Conditional Actions


(moshe_caine) #1

Hi there.
The more one works with Hype, the more one loves it. At the same time, one discovers little things which are sorely missing. One of these is the conditional response: "if… then, else…"
I assume this is possible with Javascript, however it would great to have this built into the Actions Inspector.
The uses for this function are endless and would greatly enhance interactive functionality.
Thanks.


#2

Thanks for the suggestion, Moshe!

Can you give me an example of an if/then interaction you would like to create?


(moshe_caine) #3

Hi Daniel.
thanks for the quick response.
The obvious conditional interactions are the on/off - toggle type, such as:

  • Toggle visibility of an object.
  • Toggle sound.
  • Toggle color of element
  • Start/Stop play of timeline.
    The more sophisticated could include:
  • Drag to element on screen. If the locX>100 and <200 then play sound 1, else play sound 2
  • Conditional action based on user response: if (age entered) >18 then go to scene “adult”. else go to scene “child”
  • Game scenario: response of the game based on the time elapsed to perform chosen action.

Obviously, many more possibilities.
As you can guess, I used Macromedia (Adobe) Director for many years. Hated Flash and I look at Hype as the closest replacement.
Thanks.
Moshe


(Joan Deppa) #4

Hi, Daniel,
I agree with Moshe’s suggestion. In my interactive grammar book, I want to be sure that students identify the correct answer before going to the next scene. I came up with a workaround that doesn’t really do the trick. An if-then statement should do the trick. Like Moshe, I’m a veteran of Macromedia Director and before that, HyperCard.


#5

I like the idea but I see immediate issues - referencing objects and making simple calls.

Let’s take the example of @moshe_caine “Toggle the visibility of an object.”

OK - which object? The object to hide may not necessarily be the one acted upon.
How do You reference this other object? What is being shown above is more of the HyperTalk approach - now we have another layer - a second language - to create and implement. This type of scenario seems to invite complexity rather than simplicity - and it will always be crippled by limited capabilities (you’ll always wish it did more).

On the other hand this situation is easily handled by jQuery using toggle().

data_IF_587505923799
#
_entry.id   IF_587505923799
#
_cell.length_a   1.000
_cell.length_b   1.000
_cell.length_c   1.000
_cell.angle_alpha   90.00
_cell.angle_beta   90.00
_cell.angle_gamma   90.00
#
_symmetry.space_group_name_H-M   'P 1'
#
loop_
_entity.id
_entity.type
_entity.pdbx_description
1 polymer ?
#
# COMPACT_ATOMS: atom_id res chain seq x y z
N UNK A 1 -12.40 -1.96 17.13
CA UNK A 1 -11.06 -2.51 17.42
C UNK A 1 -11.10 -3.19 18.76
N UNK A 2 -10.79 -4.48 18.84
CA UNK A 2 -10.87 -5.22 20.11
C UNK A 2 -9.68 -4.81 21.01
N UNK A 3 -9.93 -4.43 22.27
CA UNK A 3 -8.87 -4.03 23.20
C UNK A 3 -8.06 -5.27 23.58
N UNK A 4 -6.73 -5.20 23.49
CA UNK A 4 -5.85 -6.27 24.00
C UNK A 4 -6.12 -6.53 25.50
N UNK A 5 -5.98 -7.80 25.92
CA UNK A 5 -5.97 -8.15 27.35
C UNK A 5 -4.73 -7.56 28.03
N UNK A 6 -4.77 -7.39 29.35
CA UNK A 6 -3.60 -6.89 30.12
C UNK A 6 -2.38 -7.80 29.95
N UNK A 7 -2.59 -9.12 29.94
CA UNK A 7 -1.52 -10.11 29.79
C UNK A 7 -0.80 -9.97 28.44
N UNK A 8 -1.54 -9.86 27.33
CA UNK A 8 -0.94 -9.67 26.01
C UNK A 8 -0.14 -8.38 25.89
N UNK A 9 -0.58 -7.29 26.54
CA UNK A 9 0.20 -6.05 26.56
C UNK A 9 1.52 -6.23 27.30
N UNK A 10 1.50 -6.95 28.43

Clicking the “Button” shows/hides paragraphs (in this case) based on current visibility… could be triggered by a timeline function instead (no “click” function obviously).

$("button").click(function(){
    $("p").toggle();
});

You could substitute fadeToggle() or slideToggle() for toggle().

This is not hard or arcane. I am a visual~design oriented person - even I can cover these scenarios.

Ditto the other examples - basic jQuery coding that also offers far more extensibility.

================================

HyperTalk is still the “Gold” standard in my opinion for the ease of use/power ratio:

Send "doMenu" to card btn "Total"

So easy to envision & create - I wish it wasn’t a thing of the past. Thank You Dan Winkler & Kevin Calhoun - simply brilliant.


(moshe_caine) #6

Hi.
I too grew up on HyperCard and HyperTalk.
Simple, logical and even a non programmer like me could write it.
When it finally died I jumped over to Lingo and Director, which served me for some twenty years.
I suppose I should buckle down and simply learn java script.
Moshe


#7

@moshe_caine

Hi Moshe!

I suppose I should buckle down and simply learn java script.

May I suggest utilizing the jQuery library? jQuery’s mantra is “Write less, do more” and I have found it makes JavaScript far more accessible.

Along these lines there is a book I would highly recommend: “JavaScript & jQuery - The Missing Manual”. Here is a link to it on Amazon. I found this book to be well suited as an intro on these subjects, particularly for those with a designer bent.

The first part of the book shucks the core concepts of JavaScript down to the cob - without getting bogged down in minutia. Lots of examples… cogent & lucid.

The rest of the book is devoted to utilizing jQuery. Again, lots of practical examples & tutorials - well explained - with a generous amount of info on animating elements.

While jQuery doesn’t turn JavaScript into HyperTalk I found it makes utilizing JavaScript far easier.


(moshe_caine) #8

Thanks Jim, for the suggestion and link.
Shall certainly give it a try.
Moshe


(moshe_caine) #9

Hi Jim
Success.
Many thanks.
Moshe